Sometimes in reporting a story, reporters learn about an unmet community need. One such need came to light recently as I looked into the phenomenon of homeless veterans for the Catholic Courier’s November issue.
Staff from the Canandaigua Veterans Affairs Medical Center told me that homeless veterans have unique circumstances and needs stemming from their military service. While many of those needs are being met through various programs, homeless veterans who want to remain with their children have few options in our community.
There are some housing options for homeless female veterans: Rochester has permanent supportive housing and Avon has a transitional home, Zion House. However, neither location can currently take families, and the possibility of being separated from their children sometimes deters women from getting help they need, such as entering an addiction-recovery program.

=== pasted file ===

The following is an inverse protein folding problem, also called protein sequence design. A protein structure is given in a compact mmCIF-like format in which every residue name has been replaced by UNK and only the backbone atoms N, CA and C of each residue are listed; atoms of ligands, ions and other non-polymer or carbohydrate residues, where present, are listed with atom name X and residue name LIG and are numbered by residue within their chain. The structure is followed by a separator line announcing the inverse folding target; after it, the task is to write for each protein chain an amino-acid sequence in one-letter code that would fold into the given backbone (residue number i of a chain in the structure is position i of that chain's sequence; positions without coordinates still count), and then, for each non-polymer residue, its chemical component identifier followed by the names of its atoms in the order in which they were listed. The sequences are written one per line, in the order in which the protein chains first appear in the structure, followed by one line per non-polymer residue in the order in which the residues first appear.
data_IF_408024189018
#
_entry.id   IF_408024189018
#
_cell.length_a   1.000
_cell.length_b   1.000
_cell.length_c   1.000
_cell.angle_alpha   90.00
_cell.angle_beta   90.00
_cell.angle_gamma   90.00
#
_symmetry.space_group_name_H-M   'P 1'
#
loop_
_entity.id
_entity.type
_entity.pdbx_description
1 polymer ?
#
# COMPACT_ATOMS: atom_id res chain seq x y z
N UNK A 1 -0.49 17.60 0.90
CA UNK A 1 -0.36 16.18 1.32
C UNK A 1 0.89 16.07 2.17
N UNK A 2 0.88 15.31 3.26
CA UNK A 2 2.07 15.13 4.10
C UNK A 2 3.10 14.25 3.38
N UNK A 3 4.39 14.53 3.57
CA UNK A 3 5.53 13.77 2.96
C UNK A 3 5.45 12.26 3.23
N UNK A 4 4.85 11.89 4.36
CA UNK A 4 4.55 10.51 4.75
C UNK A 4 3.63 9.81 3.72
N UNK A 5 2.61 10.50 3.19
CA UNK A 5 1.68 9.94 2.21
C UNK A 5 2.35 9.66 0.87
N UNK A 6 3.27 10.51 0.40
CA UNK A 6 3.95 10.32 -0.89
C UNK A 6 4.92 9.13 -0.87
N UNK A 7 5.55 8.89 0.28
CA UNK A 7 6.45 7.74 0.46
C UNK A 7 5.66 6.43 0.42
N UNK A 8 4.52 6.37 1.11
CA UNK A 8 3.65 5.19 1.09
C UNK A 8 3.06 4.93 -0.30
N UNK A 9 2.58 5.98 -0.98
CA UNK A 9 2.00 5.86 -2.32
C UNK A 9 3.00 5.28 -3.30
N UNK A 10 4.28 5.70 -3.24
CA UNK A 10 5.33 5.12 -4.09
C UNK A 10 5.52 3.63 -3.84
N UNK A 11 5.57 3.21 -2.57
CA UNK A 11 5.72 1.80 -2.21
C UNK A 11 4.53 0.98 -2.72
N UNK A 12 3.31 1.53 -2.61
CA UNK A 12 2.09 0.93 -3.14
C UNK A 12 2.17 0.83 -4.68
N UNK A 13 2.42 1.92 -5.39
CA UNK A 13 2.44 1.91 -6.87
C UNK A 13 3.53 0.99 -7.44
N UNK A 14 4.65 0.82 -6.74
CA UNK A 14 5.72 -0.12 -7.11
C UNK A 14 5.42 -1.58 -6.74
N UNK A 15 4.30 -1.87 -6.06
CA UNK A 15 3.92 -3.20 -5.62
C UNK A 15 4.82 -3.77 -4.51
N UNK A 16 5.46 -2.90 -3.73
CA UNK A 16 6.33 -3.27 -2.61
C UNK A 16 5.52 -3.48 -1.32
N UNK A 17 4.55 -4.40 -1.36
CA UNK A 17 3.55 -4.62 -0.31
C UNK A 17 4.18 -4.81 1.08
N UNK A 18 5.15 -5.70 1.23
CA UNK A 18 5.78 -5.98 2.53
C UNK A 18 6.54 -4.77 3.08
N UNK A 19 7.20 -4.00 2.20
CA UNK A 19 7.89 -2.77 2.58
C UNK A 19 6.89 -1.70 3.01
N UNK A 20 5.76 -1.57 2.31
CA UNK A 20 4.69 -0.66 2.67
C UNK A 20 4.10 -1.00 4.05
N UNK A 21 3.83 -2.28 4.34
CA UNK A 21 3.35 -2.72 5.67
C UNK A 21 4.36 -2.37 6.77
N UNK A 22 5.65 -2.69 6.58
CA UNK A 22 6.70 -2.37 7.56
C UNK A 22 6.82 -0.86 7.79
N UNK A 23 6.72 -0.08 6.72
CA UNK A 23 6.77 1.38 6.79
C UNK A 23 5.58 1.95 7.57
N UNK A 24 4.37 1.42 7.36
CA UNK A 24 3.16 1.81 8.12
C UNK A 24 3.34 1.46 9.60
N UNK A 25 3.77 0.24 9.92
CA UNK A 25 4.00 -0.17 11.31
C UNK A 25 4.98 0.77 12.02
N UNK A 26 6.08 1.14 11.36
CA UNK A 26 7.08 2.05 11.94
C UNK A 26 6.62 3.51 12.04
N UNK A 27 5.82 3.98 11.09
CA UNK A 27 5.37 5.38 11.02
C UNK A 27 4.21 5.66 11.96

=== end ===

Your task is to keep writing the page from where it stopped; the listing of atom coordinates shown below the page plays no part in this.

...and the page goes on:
“Have you called RAIHN?” I asked.
“They are our first call,” the VA staff said.
RAIHN is the Rochester Area Interfaith Housing Network, and it provides housing to families with children younger than 18 years old. It partners with more than 40 area congregations to house and/or support families for short-term stays. Several of our Catholic churches have hosted RAIHN families or supported the organization.
Yet RAIHN too has often reported that it must turn away hundreds of families each year because demand outstrips the available beds.
The families turned away might include homeless female veterans with young children. I can’t imagine a more compelling reason for churches to open their doors and hearts to support the homeless than to help these families.
Maybe it’s time for us to think creatively about how we can give back to those who have served our country.